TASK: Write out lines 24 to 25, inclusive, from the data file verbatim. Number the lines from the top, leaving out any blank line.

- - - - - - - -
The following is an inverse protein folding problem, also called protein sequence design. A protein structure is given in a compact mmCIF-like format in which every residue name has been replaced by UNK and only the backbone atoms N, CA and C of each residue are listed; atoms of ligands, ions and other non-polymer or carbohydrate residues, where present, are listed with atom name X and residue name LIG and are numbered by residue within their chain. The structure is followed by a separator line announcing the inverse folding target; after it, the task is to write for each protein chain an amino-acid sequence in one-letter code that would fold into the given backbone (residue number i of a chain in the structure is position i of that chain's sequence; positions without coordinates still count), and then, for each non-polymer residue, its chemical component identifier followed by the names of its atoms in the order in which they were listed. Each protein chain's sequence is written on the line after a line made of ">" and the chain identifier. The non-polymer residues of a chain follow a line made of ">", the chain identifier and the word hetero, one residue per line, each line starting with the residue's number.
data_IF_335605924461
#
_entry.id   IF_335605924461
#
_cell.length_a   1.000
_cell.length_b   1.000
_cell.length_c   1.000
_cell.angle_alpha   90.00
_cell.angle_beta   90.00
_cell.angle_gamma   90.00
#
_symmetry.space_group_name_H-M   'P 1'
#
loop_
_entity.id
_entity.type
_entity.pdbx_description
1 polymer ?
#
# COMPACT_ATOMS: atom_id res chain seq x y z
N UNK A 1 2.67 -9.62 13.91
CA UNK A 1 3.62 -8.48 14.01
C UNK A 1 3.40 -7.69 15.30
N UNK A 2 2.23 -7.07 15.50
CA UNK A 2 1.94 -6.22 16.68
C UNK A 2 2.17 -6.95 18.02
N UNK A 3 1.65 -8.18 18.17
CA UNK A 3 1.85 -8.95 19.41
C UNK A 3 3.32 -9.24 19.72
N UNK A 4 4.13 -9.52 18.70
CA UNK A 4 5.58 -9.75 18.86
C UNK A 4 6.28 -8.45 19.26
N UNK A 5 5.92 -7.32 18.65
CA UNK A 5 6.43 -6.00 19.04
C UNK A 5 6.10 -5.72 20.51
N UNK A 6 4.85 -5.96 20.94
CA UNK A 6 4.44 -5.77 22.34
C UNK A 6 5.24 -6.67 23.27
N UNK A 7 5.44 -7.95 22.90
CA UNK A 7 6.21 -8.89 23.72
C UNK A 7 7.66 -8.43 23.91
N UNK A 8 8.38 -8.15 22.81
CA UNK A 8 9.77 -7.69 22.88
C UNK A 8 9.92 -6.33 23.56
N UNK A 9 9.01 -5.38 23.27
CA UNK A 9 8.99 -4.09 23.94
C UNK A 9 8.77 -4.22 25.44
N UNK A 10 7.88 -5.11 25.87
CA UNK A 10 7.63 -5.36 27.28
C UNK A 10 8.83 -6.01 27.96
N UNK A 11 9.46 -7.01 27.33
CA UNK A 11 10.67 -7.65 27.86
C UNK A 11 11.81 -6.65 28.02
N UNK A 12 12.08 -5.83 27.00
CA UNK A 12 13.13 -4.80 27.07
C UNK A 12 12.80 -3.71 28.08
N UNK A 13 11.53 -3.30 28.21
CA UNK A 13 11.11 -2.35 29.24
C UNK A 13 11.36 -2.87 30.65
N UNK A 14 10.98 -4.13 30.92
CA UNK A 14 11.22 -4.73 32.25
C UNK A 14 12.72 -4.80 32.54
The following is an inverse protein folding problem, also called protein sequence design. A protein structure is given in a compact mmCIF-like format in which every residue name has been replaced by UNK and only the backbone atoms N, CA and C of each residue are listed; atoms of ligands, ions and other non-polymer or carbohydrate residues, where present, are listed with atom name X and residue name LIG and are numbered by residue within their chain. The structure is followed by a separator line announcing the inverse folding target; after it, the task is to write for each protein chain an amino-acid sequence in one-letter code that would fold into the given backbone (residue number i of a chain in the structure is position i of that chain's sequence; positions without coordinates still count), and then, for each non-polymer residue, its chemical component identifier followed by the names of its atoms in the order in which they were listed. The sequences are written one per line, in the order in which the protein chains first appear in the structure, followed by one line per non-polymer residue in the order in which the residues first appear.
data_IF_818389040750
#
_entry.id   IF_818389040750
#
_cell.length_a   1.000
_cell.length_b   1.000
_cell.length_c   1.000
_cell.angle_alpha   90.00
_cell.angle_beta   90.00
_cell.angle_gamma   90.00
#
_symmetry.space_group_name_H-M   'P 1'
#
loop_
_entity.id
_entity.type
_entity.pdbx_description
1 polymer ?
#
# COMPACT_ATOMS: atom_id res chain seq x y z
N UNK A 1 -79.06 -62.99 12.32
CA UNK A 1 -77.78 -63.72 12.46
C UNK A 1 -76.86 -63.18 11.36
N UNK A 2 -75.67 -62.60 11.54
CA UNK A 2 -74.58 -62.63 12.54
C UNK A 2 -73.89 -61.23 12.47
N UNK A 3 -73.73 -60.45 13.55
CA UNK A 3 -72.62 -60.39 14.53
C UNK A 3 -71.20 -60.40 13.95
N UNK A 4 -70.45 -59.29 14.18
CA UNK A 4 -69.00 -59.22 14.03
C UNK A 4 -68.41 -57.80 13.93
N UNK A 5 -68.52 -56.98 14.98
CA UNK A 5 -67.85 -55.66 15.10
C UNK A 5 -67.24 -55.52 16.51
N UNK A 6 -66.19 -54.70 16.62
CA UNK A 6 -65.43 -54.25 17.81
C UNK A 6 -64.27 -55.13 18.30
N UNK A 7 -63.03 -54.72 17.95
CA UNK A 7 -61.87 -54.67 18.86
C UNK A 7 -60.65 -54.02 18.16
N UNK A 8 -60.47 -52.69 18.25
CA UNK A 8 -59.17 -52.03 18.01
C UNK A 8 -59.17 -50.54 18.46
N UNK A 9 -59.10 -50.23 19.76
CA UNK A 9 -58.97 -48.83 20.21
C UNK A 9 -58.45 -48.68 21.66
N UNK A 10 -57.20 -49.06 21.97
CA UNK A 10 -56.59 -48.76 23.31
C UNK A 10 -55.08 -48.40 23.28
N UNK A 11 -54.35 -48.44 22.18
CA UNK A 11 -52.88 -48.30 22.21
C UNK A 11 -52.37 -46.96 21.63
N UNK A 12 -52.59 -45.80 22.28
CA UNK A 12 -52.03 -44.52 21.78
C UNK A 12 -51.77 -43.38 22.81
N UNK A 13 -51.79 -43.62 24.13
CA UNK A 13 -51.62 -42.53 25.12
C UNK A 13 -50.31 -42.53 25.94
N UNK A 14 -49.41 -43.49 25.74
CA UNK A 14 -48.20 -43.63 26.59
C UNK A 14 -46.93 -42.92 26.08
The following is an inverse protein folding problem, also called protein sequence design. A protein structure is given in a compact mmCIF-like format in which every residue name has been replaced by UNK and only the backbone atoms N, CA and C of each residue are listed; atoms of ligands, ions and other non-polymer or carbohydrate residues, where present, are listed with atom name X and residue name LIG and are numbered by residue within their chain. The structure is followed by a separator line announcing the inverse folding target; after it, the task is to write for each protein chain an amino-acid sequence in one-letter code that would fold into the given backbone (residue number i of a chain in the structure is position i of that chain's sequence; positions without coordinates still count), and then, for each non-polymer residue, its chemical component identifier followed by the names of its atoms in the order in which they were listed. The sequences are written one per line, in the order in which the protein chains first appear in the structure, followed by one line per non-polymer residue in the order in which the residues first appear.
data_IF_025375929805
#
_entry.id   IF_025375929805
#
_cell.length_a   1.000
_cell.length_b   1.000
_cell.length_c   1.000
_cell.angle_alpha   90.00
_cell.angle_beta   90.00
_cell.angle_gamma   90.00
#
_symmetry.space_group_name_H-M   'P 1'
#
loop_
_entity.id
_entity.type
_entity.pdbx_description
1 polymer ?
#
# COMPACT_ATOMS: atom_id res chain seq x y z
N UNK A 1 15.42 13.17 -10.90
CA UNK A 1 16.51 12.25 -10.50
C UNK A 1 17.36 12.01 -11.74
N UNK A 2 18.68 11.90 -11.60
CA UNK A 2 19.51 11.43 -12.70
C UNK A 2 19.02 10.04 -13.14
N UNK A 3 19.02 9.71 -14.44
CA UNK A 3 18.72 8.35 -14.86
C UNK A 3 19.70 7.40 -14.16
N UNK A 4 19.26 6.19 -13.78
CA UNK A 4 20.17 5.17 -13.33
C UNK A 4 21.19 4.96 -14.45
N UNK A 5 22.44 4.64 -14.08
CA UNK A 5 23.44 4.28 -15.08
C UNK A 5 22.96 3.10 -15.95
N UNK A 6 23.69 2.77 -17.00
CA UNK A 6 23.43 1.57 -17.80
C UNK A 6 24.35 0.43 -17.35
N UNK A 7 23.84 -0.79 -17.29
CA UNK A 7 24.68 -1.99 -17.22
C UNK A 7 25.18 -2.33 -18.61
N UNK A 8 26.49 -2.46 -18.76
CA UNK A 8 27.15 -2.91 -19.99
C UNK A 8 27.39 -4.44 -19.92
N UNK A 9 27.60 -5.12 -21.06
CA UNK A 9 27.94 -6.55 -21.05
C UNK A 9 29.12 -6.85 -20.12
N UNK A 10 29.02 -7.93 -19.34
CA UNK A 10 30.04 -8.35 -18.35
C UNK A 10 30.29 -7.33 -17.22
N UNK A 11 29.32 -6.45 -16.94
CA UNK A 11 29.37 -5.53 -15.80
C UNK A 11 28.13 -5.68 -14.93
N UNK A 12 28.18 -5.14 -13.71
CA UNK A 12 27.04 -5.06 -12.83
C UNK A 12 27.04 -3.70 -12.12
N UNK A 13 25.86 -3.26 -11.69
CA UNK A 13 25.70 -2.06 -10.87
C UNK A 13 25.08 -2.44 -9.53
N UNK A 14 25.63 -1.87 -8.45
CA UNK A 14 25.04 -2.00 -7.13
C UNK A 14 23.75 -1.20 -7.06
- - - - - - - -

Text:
C UNK A 1 3.40 -7.69 15.30
N UNK A 2 2.23 -7.07 15.50